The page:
Boeing and Sikorsky have decided against bidding for a contract to help South Korea develop a new 6,800kg (15,000lb) utility helicopter, leaving AgustaWestland, Bell Helicopter and Eurocopter to target the Korean Helicopter Programme (KHP).
Industry sources say Boeing and Sikorsky do not believe the programme presents a viable business case as it is currently outlined. The firms last year submitted bids for the earlier Korean Multi-role Helicopter (KMH) programme, but their proposals were not shortlisted as they did not comply with the now scrapped requirement. Sources suggest the companies participated last year to appease Seoul, but have now decided not to submit another non-compliant proposal.
Bell also is understood to be questioning whether there is a business case to pursue the contract given the current terms and conditions of the programme. The manufacturer has not yet decided whether it will submit a proposal next month, but if it does so, this is likely be non-compliant.
Eurocopter seems the most willing competitor to meet the requirement, but sources say South Korea is unhappy that it is being offered a similar package of technology that the European company is now negotiating to sell to China. Beijing last year launched the development of a new 6,000kg helicopter, with Eurocopter viewed as its most likely partner. AgustaWestland is meanwhile considering offering Seoul technology from its proposed militarised A149 version of the Bell/Agusta AB139.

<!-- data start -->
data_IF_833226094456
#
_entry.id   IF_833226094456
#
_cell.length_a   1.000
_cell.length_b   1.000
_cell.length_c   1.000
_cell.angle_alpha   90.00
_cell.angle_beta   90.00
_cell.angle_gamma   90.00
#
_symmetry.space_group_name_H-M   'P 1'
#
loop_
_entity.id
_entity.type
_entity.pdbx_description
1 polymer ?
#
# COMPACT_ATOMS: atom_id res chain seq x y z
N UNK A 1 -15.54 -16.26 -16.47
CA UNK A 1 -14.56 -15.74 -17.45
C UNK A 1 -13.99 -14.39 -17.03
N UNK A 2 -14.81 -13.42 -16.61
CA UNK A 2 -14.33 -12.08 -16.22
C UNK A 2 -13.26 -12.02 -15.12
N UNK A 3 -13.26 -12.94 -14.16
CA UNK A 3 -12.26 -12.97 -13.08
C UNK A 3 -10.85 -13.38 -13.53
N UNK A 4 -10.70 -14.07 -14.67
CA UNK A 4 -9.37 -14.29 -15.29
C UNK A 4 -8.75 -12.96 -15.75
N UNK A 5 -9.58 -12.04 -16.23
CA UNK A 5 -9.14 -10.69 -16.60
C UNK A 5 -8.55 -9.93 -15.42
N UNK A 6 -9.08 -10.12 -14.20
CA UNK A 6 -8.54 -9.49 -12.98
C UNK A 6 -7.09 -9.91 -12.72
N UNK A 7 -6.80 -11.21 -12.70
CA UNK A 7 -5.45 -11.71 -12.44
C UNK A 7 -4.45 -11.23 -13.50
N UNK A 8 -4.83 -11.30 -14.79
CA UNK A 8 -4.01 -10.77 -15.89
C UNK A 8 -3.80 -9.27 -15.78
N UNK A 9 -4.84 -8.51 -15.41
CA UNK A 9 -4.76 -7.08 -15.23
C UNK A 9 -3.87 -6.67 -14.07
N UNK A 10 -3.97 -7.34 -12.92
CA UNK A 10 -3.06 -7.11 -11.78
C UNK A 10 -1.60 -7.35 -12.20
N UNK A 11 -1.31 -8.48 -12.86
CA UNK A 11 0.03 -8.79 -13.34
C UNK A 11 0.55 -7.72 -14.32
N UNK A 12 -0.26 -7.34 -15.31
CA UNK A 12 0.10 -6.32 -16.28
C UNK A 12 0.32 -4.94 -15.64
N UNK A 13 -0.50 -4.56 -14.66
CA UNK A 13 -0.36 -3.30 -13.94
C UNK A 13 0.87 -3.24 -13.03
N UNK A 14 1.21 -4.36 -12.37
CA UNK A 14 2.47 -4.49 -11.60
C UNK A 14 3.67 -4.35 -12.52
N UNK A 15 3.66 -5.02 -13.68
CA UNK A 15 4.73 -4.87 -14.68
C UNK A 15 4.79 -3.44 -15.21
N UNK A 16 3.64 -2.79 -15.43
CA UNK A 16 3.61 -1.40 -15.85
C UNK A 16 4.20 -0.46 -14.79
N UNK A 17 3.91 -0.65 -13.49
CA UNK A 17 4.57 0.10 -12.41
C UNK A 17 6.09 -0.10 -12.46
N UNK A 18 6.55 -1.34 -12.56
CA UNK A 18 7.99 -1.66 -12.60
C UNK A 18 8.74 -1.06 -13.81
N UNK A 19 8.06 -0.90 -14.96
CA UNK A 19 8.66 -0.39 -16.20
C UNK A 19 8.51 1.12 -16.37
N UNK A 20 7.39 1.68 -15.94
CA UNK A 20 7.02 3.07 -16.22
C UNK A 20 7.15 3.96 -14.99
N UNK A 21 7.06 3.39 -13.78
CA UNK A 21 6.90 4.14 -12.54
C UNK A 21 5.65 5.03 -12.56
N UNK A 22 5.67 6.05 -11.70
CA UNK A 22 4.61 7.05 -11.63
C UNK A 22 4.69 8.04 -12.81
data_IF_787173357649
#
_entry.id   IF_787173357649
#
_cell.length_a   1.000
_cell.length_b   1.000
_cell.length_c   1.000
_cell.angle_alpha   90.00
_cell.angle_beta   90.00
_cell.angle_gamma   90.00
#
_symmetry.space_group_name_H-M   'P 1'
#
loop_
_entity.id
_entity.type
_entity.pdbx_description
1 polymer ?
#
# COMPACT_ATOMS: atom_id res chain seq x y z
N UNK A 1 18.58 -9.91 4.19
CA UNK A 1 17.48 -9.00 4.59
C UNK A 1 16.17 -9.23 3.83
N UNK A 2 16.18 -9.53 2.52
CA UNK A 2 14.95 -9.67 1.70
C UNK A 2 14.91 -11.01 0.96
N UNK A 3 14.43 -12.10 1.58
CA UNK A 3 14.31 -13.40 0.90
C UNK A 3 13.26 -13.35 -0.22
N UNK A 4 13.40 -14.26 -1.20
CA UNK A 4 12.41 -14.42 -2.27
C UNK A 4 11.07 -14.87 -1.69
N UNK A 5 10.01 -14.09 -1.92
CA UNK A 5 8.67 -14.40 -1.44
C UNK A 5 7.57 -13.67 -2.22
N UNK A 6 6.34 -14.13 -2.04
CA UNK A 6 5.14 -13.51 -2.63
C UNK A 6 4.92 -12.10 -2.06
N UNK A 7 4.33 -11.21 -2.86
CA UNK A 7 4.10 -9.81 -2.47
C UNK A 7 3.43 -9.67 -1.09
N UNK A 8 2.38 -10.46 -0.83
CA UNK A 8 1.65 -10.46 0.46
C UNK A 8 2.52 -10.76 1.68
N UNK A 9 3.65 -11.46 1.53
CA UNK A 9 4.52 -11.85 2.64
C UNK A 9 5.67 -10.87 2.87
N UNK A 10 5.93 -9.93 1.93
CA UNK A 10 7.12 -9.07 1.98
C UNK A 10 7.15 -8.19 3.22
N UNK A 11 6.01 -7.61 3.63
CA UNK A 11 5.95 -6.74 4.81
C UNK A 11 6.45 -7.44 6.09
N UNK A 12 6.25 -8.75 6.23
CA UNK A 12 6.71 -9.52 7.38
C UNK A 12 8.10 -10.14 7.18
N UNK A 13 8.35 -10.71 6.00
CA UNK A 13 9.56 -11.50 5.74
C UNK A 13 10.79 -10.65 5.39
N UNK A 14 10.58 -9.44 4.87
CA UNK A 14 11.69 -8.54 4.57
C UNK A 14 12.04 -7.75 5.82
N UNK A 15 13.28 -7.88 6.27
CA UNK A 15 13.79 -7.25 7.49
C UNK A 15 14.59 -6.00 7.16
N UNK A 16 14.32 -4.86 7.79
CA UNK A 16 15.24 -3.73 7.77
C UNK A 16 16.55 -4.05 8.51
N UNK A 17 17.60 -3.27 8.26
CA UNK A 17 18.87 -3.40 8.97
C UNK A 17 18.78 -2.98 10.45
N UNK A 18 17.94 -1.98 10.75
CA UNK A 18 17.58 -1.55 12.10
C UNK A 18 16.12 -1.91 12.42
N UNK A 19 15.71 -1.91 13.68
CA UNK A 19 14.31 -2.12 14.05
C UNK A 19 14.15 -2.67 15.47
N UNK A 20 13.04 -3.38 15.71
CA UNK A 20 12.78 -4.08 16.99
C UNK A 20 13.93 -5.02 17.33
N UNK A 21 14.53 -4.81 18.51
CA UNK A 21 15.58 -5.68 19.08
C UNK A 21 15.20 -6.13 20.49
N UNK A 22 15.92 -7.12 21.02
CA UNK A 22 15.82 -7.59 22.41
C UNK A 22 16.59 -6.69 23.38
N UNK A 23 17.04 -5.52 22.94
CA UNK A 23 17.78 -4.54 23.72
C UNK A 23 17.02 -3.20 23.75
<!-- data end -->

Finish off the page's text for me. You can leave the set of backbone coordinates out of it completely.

South Korea late last year cancelled its KMH contest, which called for the development of a multirole helicopter with attack and utility variants, after a high-level review determined that the project was overly ambitious. The country has since dropped plans to develop an indigenous attack helicopter, but otherwise the programmes are nearly identical. South Korea is still proposing locally developing 71 items for the helicopter, including its rotor blade, drive shaft and gearbox. Some of the bidding companies believe the indigenous development of such high-technology items is not feasible and that Seoul’s technology transfer requirements remain too high.
Seoul insists on a new design and the flexibility to export the KHP aircraft. But some believe the programme needs another revision and will end up closer to a licence production deal. A foreign contractor is due be selected by October.
Source: Flight International